ENCINITAS — In the late 1930s, Tak Sugimoto watched construction workers build the new San Dieguito High School. A kid at the time, he dreamed of graduating from the school.
The aspiration grinded to a halt in February 1942. Following the Pearl Harbor attack, President Franklin D. Roosevelt signed an order calling for the internment of all Japanese Americans living on the West Coast.
By April, then 14-year-old Sugimoto and his family boarded a train in Oceanside with their few remaining possessions. Soon after, the train’s doors locked, the windows were shut and armed guards posted at each end.
“It was a feeling of apprehension,” Sugimoto said. “We had no idea where we were going to.”
Hours later, they arrived at an internment camp with barbed-wire fencing, just south of Parker, Ariz. The scorching hot climate was a far cry from the cool ocean breezes in Encinitas.
“The area was the most desolate you can imagine,” Sugimoto said.
Sugimoto grew up on a 40-acre farm where the Magdalena Ecke YMCA stands today. His family, arriving in Encinitas shortly after the Eckes, planted and sold everything from squash to celery. Crops and trees — not streets — ran through most of Encinitas, Sugimoto said.
He recalled fond memories of flying down one of the few roads in the area with friends on skateboard-like planks they attached roller skate wheels to. Sugimoto said with a laugh it’s proof that Encinitas’ skateboard culture goes back a ways.
“We didn’t have sophisticated toys,” Sugimoto said. We made our own entertainment.”
Injustice, however, lurked around the corner.
Back then, federal immigration laws targeting Asians prohibited Sugimoto’s parents from owning the property until one of their sons turned 21 years old. Unfortunately, Sugimoto’s older brother was just shy of his 21st birthday when the internment order was issued. Because the lease went unpaid while they were held, his family lost the land.
Even with the hardship, Sugimoto described his family as stoic throughout.
“Culturally, the Japanese are very authority conscious,” Sugimoto said. “When the government or police say you’ve got to do something, you don’t contest it.”
Before and after the camp, Sugimito experienced the xenophobia that gripped the nation when passing through the city of San Diego. For instance, it was common to see signs in front of stores lashing out against the Japanese.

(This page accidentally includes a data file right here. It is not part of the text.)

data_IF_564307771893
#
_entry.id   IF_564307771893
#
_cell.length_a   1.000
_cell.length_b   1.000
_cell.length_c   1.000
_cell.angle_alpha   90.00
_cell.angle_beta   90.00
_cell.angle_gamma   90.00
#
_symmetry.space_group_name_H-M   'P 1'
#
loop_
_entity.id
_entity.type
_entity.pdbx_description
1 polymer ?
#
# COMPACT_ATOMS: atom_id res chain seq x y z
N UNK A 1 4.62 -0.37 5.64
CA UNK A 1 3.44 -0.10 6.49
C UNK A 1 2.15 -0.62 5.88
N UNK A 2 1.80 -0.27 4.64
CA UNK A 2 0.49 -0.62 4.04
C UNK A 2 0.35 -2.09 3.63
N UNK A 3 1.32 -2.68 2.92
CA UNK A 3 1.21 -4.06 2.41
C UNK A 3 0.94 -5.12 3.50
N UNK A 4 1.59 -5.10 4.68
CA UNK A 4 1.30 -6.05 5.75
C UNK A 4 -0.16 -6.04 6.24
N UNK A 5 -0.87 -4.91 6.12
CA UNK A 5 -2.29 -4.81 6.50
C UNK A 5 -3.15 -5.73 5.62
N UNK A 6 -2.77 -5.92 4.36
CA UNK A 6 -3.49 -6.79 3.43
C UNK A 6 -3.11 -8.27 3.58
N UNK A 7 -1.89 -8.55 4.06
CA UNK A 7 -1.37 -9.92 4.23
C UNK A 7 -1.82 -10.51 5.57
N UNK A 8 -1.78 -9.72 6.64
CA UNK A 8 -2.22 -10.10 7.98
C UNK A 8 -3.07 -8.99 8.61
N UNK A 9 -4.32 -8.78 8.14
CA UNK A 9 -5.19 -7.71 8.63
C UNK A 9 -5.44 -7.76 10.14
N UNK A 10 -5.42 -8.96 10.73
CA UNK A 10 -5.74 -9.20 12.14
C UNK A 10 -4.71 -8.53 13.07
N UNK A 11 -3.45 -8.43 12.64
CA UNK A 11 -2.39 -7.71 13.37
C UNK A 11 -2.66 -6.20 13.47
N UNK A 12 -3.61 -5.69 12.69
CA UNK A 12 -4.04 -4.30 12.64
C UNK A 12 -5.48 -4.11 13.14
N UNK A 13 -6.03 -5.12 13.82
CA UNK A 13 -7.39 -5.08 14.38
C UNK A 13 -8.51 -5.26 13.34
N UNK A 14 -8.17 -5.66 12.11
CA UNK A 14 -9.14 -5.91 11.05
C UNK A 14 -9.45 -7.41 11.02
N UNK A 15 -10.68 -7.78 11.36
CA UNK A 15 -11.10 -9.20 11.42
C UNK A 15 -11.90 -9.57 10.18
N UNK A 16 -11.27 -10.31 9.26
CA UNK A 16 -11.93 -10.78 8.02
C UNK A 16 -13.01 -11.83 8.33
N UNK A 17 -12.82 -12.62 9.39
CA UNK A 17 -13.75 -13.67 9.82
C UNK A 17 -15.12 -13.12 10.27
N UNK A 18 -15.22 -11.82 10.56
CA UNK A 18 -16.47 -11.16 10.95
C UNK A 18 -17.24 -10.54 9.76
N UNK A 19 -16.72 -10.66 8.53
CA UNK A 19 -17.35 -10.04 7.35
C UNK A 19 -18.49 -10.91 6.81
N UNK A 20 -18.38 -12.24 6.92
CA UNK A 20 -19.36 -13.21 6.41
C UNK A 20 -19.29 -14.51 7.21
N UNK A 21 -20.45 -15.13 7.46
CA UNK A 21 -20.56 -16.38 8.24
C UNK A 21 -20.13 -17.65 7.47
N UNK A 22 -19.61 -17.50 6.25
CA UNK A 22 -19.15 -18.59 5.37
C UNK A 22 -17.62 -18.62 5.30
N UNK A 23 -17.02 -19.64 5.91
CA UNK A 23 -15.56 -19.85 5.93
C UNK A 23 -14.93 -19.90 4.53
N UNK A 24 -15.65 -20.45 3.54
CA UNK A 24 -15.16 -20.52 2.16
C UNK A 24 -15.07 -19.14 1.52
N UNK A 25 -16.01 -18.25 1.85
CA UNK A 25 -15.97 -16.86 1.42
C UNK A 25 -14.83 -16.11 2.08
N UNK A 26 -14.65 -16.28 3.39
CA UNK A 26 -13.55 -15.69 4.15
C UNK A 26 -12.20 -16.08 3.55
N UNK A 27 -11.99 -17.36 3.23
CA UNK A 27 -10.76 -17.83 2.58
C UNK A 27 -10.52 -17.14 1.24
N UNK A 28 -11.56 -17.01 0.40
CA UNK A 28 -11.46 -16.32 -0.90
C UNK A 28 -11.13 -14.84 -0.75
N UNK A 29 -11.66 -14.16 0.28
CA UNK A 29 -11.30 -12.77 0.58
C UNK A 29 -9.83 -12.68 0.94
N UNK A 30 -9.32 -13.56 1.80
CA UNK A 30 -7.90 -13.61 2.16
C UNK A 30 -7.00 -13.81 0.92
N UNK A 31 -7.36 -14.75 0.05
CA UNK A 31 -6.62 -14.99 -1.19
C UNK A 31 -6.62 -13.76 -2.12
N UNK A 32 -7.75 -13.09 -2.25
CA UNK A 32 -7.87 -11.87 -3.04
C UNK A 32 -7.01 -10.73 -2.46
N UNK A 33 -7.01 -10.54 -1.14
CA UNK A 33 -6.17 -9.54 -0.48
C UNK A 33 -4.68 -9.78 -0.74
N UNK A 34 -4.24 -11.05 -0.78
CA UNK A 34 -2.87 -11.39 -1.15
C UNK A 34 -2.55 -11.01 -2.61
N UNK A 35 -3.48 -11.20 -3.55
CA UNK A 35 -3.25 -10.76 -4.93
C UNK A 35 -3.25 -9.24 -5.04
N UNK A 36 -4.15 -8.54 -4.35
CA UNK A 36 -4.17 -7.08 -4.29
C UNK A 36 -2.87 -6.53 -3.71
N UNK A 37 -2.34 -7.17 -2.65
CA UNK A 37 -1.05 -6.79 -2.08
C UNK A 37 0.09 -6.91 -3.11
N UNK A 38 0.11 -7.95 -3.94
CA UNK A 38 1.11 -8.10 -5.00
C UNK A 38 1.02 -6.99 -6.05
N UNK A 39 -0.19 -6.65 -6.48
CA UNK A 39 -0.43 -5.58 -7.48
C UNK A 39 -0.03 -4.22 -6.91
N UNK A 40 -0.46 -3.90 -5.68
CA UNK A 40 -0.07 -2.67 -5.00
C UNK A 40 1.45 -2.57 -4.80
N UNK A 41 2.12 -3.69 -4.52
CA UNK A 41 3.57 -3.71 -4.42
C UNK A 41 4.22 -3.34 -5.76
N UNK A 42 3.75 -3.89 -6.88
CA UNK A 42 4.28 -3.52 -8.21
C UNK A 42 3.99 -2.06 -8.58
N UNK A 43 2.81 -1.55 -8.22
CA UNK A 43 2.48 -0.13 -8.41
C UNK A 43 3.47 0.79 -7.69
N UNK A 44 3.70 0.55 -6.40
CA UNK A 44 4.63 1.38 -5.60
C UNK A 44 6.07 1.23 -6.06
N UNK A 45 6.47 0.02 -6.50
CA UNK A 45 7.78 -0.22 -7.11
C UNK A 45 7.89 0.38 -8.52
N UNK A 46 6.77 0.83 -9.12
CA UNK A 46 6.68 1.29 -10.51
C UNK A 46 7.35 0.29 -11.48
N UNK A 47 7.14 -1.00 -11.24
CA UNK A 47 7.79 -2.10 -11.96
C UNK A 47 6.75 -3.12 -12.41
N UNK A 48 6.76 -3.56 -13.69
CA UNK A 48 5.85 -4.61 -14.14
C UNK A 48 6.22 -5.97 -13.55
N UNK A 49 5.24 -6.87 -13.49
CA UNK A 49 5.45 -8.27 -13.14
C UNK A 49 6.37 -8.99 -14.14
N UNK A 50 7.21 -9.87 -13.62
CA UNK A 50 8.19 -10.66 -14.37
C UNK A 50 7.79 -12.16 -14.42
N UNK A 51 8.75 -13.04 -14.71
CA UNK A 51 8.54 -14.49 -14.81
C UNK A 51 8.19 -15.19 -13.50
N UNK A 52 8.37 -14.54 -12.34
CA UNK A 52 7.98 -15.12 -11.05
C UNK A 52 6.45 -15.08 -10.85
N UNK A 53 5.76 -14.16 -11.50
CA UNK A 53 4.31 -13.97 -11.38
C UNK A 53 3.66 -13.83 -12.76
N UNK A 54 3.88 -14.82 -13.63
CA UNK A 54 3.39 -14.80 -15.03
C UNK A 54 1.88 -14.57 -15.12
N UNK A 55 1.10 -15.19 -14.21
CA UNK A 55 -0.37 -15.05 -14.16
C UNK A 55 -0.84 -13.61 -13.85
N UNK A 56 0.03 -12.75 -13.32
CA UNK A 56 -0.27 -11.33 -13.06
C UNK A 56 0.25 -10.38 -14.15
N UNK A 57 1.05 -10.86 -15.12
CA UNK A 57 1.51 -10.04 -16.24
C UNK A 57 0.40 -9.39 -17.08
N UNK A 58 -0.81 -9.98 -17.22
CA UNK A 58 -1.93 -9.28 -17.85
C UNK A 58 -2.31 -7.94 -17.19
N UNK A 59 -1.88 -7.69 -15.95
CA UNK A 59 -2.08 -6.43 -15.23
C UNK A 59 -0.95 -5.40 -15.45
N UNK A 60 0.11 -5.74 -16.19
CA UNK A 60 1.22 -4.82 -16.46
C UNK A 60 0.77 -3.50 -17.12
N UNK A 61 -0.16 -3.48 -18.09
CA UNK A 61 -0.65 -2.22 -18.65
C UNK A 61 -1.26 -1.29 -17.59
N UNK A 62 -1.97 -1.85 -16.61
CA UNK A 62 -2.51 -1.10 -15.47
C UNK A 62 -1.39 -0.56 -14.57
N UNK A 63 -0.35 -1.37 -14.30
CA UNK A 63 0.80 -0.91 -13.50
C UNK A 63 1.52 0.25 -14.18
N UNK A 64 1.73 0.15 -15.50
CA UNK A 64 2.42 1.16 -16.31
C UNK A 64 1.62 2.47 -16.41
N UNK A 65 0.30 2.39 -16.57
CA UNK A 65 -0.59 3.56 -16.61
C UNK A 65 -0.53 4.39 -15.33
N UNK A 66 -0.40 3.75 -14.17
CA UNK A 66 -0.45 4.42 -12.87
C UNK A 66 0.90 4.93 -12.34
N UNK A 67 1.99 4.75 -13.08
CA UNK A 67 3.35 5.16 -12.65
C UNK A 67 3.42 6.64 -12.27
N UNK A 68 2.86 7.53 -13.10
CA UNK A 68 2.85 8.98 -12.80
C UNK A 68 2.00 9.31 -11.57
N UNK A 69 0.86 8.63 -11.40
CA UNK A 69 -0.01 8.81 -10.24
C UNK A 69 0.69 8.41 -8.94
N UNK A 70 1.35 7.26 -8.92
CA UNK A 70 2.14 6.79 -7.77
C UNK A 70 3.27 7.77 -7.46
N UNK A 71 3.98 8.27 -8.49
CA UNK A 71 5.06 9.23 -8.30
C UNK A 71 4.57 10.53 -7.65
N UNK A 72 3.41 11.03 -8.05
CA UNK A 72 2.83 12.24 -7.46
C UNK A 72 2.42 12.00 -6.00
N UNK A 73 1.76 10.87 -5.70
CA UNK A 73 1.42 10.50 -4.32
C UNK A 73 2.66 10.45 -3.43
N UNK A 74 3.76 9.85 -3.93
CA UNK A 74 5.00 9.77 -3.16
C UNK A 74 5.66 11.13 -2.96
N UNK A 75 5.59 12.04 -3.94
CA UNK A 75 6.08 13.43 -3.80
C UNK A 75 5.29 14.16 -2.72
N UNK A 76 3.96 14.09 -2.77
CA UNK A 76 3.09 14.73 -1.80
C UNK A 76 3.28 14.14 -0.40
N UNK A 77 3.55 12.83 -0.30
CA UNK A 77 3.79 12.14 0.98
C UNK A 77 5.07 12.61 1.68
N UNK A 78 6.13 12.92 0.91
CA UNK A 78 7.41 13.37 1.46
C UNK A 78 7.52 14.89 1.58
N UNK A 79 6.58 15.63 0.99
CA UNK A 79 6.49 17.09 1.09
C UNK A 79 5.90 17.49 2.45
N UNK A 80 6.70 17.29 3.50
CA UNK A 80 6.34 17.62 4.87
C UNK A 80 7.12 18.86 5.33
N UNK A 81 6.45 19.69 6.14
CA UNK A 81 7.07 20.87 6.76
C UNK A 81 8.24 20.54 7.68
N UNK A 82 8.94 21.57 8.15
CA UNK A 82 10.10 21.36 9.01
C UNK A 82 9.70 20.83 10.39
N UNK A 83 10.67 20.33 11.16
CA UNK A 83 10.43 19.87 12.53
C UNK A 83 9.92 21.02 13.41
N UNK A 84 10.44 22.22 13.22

But the racism largely didn’t extend to Encinitas, he said.
He got a taste of the community’s altruistic nature when Paul Ecke, a German immigrant himself, offered to store his family’s 1940 Chevrolet truck in a warehouse before they were forced to leave the community.
“He stuck his neck way out by doing that,” Sugimoto said. “With that one truck, we restarted our lives when coming back.”
But once in the camp, surrounded by poor living conditions, Sugimoto and his family weren’t sure when, or if they would return to the community. Compounding the hopelessness, Sugimoto’s father, who the camp wouldn’t admit due to disease, died from Tuberculosis while they were in captivity.
Yet Sugimoto clung to the hope that he could one day graduate from San Dieguito. He got that chance when a business teacher at San Dieguito High, now called San Dieguito Academy, sponsored his return home at the age of 16.
But before Sugimoto could step foot in Encinitas, his homecoming was put to a vote among seniors at San Dieguito, he was told. Only one student didn’t back him.
“That’s when I really knew the community had nothing against me or my family,” Sugimito said teary-eyed. “They hadn’t forgotten I was a part of the community way back when.”
However, after two years in the camp, it was often difficult to relate to student life. Classmates would discuss earning paychecks for their side-jobs that greatly exceeded the small sum Sugimoto took in while working in the camp.
Also, the terms of his sponsorship prevented him from attending dances and other extracurricular activities.
And his education and social development lagged behind that of his peers.
“Their maturation was much larger than mine — they had all this freedom I didn’t during that period,” Sugimoto said.
Regardless, he later became a successful pharmacist, owning and operating La Costa Pharmacy for more than 30 years with his wife Ruth. They sold the store about eight years ago and continue to live in Encinitas.
“I got into the profession because I realized I’m a people person,” Sugimoto said. “I liked talking to families when they came into the store and staying in touch with them through the years.”
In 1946, Sugimoto’s life was upturned again when he was drafted into the U.S. Army and sent to Japan. The irony of being detained and later ordered to serve his country doesn’t escape him.
Yet he said the community’s support is one reason he doesn’t hold bitterness.
“There are more good people in this world than bad I suspect,” he said.
As part of a recent ceremony, the San Dieguito Academy Foundation unveiled bricks at the base of the school’s bell tower to commemorate notable graduates. Sugimoto’s name is inscribed on one of the pavers. It notes he was the first Japanese-American to graduate after World War II.
His yearbook quote reads, “There’s nothing half so pleasant as coming home again.”
The standing ovation he received during his graduation ceremony in 1945 sticks out as one of his best memories.
“That was one of the best feelings I ever had — to know I was accepted,” Sugimoto said. “And I fulfilled a childhood dream.”